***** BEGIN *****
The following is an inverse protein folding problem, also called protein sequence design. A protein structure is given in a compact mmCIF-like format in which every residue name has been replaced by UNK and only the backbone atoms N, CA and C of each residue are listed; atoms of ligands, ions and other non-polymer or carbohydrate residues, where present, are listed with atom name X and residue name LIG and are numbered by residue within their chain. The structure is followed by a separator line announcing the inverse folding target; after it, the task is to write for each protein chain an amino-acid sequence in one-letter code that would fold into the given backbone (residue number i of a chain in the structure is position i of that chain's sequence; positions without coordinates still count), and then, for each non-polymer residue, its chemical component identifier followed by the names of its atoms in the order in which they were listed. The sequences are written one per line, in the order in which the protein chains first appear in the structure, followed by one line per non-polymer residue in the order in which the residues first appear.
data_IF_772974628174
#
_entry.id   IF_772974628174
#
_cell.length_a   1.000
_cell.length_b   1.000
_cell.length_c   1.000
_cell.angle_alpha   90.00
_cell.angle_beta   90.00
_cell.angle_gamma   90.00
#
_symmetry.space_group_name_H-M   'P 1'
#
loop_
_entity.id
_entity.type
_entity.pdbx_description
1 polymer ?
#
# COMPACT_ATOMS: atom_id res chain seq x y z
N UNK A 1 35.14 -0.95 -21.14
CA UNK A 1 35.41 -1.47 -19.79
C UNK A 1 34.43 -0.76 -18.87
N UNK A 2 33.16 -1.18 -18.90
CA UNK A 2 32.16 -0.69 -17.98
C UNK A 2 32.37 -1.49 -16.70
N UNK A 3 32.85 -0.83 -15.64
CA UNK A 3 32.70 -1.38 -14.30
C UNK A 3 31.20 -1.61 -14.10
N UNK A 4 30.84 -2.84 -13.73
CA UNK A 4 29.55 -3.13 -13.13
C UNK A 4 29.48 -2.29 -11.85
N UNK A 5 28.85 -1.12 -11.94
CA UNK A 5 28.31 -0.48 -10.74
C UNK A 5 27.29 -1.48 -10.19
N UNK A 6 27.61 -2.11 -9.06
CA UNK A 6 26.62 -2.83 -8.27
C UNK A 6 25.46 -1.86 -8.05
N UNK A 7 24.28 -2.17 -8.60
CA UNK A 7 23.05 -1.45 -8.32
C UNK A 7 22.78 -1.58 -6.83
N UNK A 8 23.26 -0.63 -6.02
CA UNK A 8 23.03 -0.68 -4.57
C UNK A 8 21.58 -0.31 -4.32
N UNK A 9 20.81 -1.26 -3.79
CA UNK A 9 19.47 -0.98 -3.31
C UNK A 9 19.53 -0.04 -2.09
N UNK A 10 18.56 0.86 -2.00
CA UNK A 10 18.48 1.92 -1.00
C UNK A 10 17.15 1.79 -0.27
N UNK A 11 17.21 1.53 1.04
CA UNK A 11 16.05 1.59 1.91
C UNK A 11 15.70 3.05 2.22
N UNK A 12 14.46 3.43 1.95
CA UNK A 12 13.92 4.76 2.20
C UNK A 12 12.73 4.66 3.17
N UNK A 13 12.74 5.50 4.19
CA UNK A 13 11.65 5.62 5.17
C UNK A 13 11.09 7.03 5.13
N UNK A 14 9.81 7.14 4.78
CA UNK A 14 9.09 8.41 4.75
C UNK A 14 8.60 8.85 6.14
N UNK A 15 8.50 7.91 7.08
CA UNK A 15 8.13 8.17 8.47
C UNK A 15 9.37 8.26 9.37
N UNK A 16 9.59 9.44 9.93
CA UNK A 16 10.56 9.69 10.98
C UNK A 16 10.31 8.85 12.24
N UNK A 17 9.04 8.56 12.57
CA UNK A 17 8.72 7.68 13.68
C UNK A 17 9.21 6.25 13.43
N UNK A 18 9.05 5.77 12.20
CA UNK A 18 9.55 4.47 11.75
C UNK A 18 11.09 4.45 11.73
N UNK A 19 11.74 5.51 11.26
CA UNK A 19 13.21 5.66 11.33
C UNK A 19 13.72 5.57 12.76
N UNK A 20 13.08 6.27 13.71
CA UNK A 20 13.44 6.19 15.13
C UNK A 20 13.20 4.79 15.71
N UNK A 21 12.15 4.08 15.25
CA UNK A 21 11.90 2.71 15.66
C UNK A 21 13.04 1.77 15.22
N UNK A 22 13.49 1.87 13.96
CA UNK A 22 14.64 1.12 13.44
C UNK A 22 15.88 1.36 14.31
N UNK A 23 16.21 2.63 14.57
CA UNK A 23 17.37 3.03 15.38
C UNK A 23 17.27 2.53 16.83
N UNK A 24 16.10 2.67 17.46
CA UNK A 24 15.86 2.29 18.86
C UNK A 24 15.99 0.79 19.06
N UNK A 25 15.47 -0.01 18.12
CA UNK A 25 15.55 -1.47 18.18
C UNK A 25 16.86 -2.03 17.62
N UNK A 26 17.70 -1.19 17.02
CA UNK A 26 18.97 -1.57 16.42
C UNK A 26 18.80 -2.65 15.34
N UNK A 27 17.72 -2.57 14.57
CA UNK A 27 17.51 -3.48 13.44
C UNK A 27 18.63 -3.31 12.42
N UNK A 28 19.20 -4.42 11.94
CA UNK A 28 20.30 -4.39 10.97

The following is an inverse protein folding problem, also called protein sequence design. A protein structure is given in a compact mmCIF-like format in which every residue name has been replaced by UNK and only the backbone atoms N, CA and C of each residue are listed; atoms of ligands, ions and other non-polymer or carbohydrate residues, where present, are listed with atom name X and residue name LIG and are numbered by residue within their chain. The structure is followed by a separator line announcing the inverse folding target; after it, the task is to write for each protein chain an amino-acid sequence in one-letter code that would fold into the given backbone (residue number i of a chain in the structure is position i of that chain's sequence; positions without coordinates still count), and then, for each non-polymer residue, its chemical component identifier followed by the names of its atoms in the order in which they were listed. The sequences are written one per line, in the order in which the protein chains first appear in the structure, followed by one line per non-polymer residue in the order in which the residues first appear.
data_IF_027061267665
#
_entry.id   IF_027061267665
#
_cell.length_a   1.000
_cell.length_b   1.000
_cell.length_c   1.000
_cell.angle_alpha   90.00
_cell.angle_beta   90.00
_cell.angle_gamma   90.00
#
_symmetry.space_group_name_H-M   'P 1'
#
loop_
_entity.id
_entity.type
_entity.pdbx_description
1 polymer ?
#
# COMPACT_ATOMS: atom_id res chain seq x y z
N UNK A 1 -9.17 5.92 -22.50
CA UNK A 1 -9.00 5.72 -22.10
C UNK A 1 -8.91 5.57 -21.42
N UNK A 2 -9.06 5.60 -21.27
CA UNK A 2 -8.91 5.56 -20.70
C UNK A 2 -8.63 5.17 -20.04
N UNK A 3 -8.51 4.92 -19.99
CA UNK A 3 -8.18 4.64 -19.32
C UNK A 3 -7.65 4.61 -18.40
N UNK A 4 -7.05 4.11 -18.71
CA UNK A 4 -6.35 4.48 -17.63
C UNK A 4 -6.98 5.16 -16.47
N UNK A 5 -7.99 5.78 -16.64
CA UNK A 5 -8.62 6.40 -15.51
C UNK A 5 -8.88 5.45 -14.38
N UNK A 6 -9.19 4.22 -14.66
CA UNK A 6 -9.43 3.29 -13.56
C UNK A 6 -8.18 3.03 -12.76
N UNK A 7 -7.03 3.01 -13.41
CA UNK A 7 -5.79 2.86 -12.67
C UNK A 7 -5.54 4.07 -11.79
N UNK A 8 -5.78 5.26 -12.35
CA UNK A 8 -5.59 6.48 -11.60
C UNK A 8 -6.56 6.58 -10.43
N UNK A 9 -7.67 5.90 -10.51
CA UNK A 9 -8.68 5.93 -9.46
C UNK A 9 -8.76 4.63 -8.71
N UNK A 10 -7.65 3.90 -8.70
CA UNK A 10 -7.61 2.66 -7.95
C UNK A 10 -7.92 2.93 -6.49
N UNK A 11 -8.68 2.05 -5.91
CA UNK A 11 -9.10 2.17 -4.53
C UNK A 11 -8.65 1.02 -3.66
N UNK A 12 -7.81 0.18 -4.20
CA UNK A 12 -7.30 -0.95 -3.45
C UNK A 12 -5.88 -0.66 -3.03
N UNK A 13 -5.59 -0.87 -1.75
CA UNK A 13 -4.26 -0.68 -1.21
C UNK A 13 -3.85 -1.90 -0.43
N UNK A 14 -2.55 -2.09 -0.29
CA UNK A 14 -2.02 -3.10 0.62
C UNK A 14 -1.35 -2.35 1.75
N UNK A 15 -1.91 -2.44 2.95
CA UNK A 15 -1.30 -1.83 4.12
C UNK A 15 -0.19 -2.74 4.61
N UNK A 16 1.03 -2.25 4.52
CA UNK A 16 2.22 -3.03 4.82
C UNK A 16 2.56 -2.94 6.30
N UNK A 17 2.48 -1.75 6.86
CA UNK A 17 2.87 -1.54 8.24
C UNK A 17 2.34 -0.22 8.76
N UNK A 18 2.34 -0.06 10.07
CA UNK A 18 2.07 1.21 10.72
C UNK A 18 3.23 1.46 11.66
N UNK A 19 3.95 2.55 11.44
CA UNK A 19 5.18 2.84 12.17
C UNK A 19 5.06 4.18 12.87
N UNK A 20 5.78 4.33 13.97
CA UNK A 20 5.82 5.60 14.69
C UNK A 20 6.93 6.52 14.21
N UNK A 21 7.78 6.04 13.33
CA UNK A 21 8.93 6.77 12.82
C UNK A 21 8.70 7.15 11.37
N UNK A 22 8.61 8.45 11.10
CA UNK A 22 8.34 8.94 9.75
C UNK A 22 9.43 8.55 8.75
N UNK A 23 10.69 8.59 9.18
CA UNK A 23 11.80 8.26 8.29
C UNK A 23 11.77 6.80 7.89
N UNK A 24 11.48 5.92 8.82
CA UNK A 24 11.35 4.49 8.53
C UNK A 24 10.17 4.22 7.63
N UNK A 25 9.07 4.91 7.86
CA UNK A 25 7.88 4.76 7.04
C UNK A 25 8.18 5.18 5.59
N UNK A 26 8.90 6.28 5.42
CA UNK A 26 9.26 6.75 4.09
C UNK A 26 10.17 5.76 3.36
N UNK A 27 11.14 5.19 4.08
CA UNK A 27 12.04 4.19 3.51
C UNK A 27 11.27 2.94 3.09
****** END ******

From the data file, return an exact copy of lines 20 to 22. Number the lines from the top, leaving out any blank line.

#
# COMPACT_ATOMS: atom_id res chain seq x y z
N UNK A 1 35.14 -0.95 -21.14